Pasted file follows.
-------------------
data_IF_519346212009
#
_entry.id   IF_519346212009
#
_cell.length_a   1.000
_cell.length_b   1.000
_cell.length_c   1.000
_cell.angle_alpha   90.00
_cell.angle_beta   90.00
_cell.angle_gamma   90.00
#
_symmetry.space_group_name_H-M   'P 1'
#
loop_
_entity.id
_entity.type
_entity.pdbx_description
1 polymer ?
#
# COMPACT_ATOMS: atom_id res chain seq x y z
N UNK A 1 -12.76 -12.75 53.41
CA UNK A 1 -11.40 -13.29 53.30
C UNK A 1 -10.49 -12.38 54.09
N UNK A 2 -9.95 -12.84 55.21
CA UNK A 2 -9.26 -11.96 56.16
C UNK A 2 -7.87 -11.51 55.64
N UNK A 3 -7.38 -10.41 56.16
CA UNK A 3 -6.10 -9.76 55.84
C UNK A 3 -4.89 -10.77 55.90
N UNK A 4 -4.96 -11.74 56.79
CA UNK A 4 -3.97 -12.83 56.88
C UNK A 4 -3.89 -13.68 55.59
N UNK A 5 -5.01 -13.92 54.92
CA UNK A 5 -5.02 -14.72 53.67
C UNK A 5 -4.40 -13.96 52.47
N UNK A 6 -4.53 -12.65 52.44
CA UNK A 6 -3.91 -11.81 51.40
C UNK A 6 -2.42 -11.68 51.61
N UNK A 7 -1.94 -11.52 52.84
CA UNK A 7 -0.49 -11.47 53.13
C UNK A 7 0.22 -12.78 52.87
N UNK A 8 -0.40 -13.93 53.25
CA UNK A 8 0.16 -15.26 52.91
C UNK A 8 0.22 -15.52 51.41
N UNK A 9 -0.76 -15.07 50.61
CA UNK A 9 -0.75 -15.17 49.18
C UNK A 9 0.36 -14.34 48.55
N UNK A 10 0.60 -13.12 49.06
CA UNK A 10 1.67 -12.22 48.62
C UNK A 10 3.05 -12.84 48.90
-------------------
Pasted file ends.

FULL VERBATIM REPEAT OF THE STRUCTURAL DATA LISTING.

data_IF_519346212009
#
_entry.id   IF_519346212009
#
_cell.length_a   1.000
_cell.length_b   1.000
_cell.length_c   1.000
_cell.angle_alpha   90.00
_cell.angle_beta   90.00
_cell.angle_gamma   90.00
#
_symmetry.space_group_name_H-M   'P 1'
#
loop_
_entity.id
_entity.type
_entity.pdbx_description
1 polymer ?
#
# COMPACT_ATOMS: atom_id res chain seq x y z
N UNK A 1 -12.76 -12.75 53.41
CA UNK A 1 -11.40 -13.29 53.30
C UNK A 1 -10.49 -12.38 54.09
N UNK A 2 -9.95 -12.84 55.21
CA UNK A 2 -9.26 -11.96 56.16
C UNK A 2 -7.87 -11.51 55.64
N UNK A 3 -7.38 -10.41 56.16
CA UNK A 3 -6.10 -9.76 55.84
C UNK A 3 -4.89 -10.77 55.90
N UNK A 4 -4.96 -11.74 56.79
CA UNK A 4 -3.97 -12.83 56.88
C UNK A 4 -3.89 -13.68 55.59
N UNK A 5 -5.01 -13.92 54.92
CA UNK A 5 -5.02 -14.72 53.67
C UNK A 5 -4.40 -13.96 52.47
N UNK A 6 -4.53 -12.65 52.44
CA UNK A 6 -3.91 -11.81 51.40
C UNK A 6 -2.42 -11.68 51.61
N UNK A 7 -1.94 -11.52 52.84
CA UNK A 7 -0.49 -11.47 53.13
C UNK A 7 0.22 -12.78 52.87
N UNK A 8 -0.40 -13.93 53.25
CA UNK A 8 0.16 -15.26 52.91
C UNK A 8 0.22 -15.52 51.41
N UNK A 9 -0.76 -15.07 50.61
CA UNK A 9 -0.75 -15.17 49.18
C UNK A 9 0.36 -14.34 48.55
N UNK A 10 0.60 -13.12 49.06
CA UNK A 10 1.67 -12.22 48.62
C UNK A 10 3.05 -12.84 48.90